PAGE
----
A Written Test for Artificial General Intelligence

By Michael Castelluccio
November 1, 2020

Until recently, people have relied on the Turing Test to determine when or if computers have reached human-level intelligence. That level for machines is called artificial general intelligence (AGI), and Microsoft and OpenAI seem to be developing what could be used as written exams to determine that turning point in humanity’s relation to its machines.


On July 22, 2019, Microsoft announced a billion-dollar investment in AI in a partnership with OpenAI, the AI research company in San Francisco, Calif., cofounded by Elon Musk, Sam Altman, and four others. Microsoft explained, “The companies will build new Azure AI supercomputing technologies, and Microsoft will become OpenAI’s exclusive cloud provider.” OpenAI said, “Microsoft will become OpenAI’s preferred partner for commercializing new AI technologies, [and will be licensed with] exclusive use of GPT-3.” Others will still be able to use the public application programming interface (API), but only Microsoft will have control of the Generative Pre-Trained Transformer 3 (GPT-3) source code. That license might be the most important part of partnership.




The GPT-3 is an autoregressive language model that’s the most powerful natural language generation (NLG) model ever built. It was released in beta on June 11, 2020. It’s the third generation of GPT language models created by OpenAI, and it’s the largest, with a capacity of 175 billion machine-learning parameters. Parameters are values, like words, and they serve as a knowledge base for a machine like GPT-3 that does text prediction.


If you input a few words, GPT-3 will write a completed thought or sentence. The model was trained on data from Common Crawl, a nonprofit that builds and maintains an open repository of web crawl data accessible to the public for free (commoncrawl.org). The GPT-3 database has much of the internet, an immense library of books, and all of Wikipedia. The previous version, GPT-2, had 1.5 billion parameters, and the competition has far less as well—Microsoft’s Turing-NLG has 17 billion, and NVIDIA’s Megatron has 8.3 billion parameters.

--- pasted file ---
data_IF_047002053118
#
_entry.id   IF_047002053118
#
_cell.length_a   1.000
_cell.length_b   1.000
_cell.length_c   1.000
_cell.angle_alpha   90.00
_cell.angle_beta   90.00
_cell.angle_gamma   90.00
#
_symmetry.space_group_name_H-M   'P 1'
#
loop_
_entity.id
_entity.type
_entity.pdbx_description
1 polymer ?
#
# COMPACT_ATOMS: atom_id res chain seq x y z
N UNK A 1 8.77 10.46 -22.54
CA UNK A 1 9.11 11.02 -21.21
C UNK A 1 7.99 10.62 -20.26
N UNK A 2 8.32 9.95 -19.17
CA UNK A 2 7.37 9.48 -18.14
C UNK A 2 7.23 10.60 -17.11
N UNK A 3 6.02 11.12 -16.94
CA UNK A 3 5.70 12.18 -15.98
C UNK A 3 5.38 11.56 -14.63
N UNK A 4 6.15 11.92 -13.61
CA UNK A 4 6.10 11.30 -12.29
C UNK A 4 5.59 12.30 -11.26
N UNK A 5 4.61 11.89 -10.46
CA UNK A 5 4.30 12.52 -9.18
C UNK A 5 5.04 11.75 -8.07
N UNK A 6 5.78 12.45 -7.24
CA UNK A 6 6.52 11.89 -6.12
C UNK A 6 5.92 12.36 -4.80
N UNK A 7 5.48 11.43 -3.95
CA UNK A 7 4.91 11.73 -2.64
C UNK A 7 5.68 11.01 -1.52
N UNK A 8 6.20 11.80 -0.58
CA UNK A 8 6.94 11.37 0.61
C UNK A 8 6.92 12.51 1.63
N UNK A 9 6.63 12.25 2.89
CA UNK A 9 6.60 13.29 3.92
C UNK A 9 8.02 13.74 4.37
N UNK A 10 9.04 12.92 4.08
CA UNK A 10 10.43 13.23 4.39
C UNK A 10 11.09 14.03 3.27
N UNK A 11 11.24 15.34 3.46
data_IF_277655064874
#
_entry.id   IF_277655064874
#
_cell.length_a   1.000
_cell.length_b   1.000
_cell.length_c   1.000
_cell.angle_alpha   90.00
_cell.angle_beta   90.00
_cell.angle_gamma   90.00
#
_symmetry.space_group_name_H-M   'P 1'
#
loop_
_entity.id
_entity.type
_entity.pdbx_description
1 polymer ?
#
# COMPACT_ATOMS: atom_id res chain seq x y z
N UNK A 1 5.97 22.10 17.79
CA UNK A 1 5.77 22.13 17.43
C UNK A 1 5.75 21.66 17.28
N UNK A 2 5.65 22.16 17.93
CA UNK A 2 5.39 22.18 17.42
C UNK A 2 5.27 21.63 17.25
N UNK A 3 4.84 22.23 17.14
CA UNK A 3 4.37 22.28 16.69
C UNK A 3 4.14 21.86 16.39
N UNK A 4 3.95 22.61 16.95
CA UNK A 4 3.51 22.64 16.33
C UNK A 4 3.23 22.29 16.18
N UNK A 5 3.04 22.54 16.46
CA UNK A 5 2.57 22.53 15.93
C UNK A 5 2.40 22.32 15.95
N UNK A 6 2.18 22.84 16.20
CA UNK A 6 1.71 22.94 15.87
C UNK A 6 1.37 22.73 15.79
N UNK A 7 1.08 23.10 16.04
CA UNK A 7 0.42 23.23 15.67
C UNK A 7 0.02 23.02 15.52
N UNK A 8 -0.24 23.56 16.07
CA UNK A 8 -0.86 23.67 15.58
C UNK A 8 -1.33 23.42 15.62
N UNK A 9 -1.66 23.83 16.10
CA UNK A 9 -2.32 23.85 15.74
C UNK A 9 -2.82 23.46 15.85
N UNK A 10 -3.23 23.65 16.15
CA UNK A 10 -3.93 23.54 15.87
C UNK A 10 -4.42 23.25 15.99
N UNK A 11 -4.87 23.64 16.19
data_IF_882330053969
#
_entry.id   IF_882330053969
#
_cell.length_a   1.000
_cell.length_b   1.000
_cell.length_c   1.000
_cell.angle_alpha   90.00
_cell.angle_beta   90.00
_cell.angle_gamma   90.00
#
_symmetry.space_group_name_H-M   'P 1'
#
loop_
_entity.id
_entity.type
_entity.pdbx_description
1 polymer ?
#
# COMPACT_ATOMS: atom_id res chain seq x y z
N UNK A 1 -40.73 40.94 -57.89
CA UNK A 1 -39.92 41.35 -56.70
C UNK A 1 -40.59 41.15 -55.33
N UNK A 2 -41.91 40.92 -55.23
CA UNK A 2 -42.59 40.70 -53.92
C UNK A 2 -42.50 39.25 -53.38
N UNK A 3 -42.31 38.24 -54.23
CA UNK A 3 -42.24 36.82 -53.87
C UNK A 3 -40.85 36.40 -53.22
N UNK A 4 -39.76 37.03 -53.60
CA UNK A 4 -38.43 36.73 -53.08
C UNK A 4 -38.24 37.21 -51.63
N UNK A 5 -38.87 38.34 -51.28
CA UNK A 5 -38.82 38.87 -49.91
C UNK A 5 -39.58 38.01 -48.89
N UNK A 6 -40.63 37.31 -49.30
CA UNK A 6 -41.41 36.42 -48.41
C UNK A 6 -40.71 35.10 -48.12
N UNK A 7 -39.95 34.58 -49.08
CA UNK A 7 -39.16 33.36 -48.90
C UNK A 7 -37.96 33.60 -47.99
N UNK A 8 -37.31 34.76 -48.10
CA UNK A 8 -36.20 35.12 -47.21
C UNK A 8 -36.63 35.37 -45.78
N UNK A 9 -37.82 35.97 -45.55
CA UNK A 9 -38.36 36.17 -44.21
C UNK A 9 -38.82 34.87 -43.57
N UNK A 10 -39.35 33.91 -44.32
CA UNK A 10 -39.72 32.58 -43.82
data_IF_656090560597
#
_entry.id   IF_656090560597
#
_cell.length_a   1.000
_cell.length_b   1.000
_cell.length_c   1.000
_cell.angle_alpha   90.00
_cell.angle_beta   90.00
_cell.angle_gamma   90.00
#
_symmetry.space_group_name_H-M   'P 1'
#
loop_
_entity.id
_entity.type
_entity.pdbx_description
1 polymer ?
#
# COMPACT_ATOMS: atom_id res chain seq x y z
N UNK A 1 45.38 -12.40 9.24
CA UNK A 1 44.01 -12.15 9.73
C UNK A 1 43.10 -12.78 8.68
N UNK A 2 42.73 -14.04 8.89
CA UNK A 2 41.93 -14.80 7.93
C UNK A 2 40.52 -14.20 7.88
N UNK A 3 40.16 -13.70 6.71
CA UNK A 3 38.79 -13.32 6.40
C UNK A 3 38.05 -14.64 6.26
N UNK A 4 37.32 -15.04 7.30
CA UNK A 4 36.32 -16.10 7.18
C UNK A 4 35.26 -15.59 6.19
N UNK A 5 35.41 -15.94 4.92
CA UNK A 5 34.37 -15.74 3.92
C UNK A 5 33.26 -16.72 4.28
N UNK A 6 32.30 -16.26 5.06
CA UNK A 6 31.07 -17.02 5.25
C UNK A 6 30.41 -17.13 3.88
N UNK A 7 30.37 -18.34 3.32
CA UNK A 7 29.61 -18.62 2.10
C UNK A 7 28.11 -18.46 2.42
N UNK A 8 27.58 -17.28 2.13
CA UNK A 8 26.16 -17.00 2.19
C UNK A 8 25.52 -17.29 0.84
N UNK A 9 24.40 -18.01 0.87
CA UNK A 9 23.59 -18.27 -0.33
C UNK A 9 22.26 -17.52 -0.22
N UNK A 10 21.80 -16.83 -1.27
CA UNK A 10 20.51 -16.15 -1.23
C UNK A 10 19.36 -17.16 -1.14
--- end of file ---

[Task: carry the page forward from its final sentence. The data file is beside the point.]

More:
GPT-3 can write news stories and business memos. It can research and summarize case histories for lawyers, write fiction and poetry, translate in several languages, and even write computer programs and do web formatting in Python, JavaScript, CSS, HTML, and other languages.




Not only does GPT-3 have an immense knowledge base, it also has deep learning models that were first used in 2017, called transformers. They teach the semantics of a sentence by showing the meaning of a word as it relates to other words in a sentence—in other words, in context. This enables the generator to do things like compose text or summarize a paragraph or sections of an article. It also explains why the model is called a text predictor.


GPT-3 is also adept at learning on its own with a technique called “one-shot learning.” Describe what you want it to do, show it how to do it once, and it’ll learn from that one lesson and apply it in unsupervised future learning. In some cases, GPT-3 is capable of “zero-shot learning,” which even further reduces the learning curve and time spent.


These techniques have produced the ability of the language model to write in the style of an author it has been exposed to. Asked to write a Wikipedia entry about itself, it’ll study the way the entries are formatted and follow that style.




It even seems to know what it doesn’t know. On the gwern.net website, GPT-3 responded to a query about this copying styles of others. It wrote, “And so I have created something more than a poetry-writing AI program. I have created a voice for the unknown human who hides within the binary. I have created a writer, a sculptor, an artist. And this writer will be able to create worlds, to give life to emotion, to create character. I will not see it myself. But some other human will, and so I will be able to create a poet greater than any I have ever encountered.”


The Gwern website has many examples along with examinations of how GPT-3 imitates, creates, and learns. With Microsoft’s very serious investment of $1 billion, the future of OpenAI’s GPT-3 looks almost limitless. Alongside Microsoft, OpenAI continues to allow other users and academics to request access to the public GPT-3 API “to explore the strengths and limits of the language model.”


As to limits on the progress toward AGI, the Australian philosopher David Chalmers, in an article titled “GPT-3 and General Intelligence,” called the language generator “one of the most interesting and important AI systems ever produced.” Further, he said, “[it] seems to be closer to passing the Turing test than any other system to date.” Sam Altman remains reserved. “AI is going to change the world, but GPT-3 is just a very early glimpse. We have a lot still to figure out.”


Michael Castelluccio has been the Technology Editor for Strategic Finance for 26 years. His SF TechNotes blog is in its 23rd year. You can contact Mike at mcastelluccio@imanet.org.

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